Guitar Heroes: Legendary Craftsmen From Italy To New York – MET Exhibition

The Museum Site Is Here: MET

 

New York City and nearby New Jersey, Long Island, and Westchester County have been home to a vibrant Italian American population since the late nineteenth century. Within this community, a remarkable tradition of lutherie (stringed-instrument making) has flourished. Italian American craftsmen have produced an enormous variety of musical instruments, from traditional European-style violins, mandolins, and guitars to newer American instruments such as archtop guitars and mandolins and even electric guitars. Since the 1930s, makers from this tradition in the New York region have become especially well known for their extraordinary archtop guitars. This exhibition examines the work of three remarkable craftsmen from this heritage—John D’Angelico, James D’Aquisto, and John Monteleone—their place in the extended context of Italian and Italian American instrument making, and the inspiration of the sights and sounds of New York City.”

 

Hard Day’s Night Chord-Dm7(9/11) ?

Waveform, Spectrogram and Spectrum Created In Sonic Visualizer

 

The Famous Chord Itself


via: NoiseAddicts

“It’s the most famous chord in rock ‘n’ roll, an instantly recognizable twang rolling through the open strings on George Harrison’s 12-string Rickenbacker. It evokes a Pavlovian response from music fans as they sing along to the refrain that follows:
“It’s been a hard day’s night
And I’ve been working like a dog”
The opening chord to “A Hard Day’s Night” is also famous because, for 40 years, no one quite knew exactly what chord Harrison was playing.
There were theories aplenty and musicians, scholars and amateur guitar players all gave it a try, but it took a Dalhousie mathematician to figure out the exact formula.
Four years ago, inspired by reading news coverage about the song’s 40th anniversary, Jason Brown of Dalhousie’s Department of Mathematics decided to try and see if he could apply a mathematical calculation known as Fourier transform to solve the Beatles’ riddle. The process allowed him to decompose the sound into its original frequencies using computer software and parse out which notes were on the record.
It worked, to a point: the frequencies he found didn’t match the known instrumentation on the song. “George played a 12-string Rickenbacker, Lennon had his six string, Paul had his bass…none of them quite fit what I found,” he explains. “Then the solution hit me: it wasn’t just those instruments. There was a piano in there as well, and that accounted for the problematic frequencies.”
“I started playing guitar because I heard a Beatles record—that was it for my piano lessons,” says Brown. “I had tried to play the first chord of the song many takes over the years. It sounds outlandish that someone could create a mystery around a chord from a time where artists used such simple recording techniques. It’s quite remarkable.”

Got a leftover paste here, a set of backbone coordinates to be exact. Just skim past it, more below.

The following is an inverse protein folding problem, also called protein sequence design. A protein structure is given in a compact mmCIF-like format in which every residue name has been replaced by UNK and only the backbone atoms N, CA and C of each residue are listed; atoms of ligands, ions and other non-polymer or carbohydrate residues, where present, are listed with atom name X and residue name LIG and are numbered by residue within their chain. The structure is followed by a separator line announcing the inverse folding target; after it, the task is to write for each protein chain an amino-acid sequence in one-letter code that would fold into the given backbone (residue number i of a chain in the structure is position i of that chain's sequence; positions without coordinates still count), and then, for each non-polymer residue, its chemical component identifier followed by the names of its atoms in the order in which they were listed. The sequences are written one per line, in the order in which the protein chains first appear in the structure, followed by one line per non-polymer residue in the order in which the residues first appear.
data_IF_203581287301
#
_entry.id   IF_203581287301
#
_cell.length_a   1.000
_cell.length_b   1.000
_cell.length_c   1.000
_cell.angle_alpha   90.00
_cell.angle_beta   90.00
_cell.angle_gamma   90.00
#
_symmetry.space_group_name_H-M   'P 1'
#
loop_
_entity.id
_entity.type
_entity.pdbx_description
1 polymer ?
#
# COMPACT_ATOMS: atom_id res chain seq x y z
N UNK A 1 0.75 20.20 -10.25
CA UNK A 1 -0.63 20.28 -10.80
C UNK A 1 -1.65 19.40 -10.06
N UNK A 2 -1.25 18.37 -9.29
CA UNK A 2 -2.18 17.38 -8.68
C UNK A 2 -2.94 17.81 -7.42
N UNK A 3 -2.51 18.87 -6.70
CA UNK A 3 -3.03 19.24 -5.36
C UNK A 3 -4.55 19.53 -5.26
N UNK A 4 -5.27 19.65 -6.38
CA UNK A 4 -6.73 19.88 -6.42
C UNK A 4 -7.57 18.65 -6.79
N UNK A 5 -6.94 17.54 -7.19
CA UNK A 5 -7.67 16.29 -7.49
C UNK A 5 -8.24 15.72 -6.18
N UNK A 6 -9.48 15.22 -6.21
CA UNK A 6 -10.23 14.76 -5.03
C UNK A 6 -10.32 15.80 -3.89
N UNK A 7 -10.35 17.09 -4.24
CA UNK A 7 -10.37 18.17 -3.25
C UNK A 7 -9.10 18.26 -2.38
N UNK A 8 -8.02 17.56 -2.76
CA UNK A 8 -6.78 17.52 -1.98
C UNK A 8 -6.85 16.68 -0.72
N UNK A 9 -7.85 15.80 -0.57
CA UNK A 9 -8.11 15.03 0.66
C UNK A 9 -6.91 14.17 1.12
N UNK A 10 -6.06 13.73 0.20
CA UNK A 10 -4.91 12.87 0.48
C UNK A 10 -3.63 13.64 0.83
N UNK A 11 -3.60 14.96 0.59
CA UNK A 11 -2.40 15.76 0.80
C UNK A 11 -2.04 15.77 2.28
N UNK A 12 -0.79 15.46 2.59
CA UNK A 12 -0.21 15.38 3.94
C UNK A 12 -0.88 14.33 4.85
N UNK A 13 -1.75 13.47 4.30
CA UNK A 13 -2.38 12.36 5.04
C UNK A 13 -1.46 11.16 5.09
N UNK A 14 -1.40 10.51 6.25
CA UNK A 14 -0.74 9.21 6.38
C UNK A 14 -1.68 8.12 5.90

Dr. Brown deduces that another George—George Martin, the Beatles producer—also played on the chord, adding a piano chord that included an F note impossible to play with the other notes on the guitar. The resulting chord was completely different than anything found in the literature about the song to date, which is one reason why Dr. Brown’s findings garnered international attention. He laughs that he may be the only mathematician ever to be published in Guitar Player magazine.
Music and math are not really that far apart,” he says. “They’ve found that children that listen to music do better at math, because math and music both use the brain in similar ways. The best music is analytical and pattern-filled and mathematics has a lot of aesthetics to it. They complement each other well.”

With Added Discussion via Marginal Revolution

Detailed Discussion via Everything2

Reference

Supercollider Meets Guitar Effects Boxes Part 2

Almost the exact same setup as is my previous post here but I used a different preset in Laconicism and ran the audio through a Digitech GSP 1101 instead of the Vox.

Again, thanks to EarSlap

The Cool Sound of Tubes-IEEE Technical

Press Here To Enter The IEEE Site

” Although solid-state technology overwhelmingly dominates today’s world of electronics, vacuum tubes are holding out in two small but vibrant areas. They do so for entirely different reasons. Microwave technology relies on tubes for their power-handling capability at high frequencies [“Tubes: still vital after all these years,” Robert S. Symons, IEEE Spectrum, April, 1998]. The other area–the creation and reproduction of music–is a more complicated and controversial story.Reference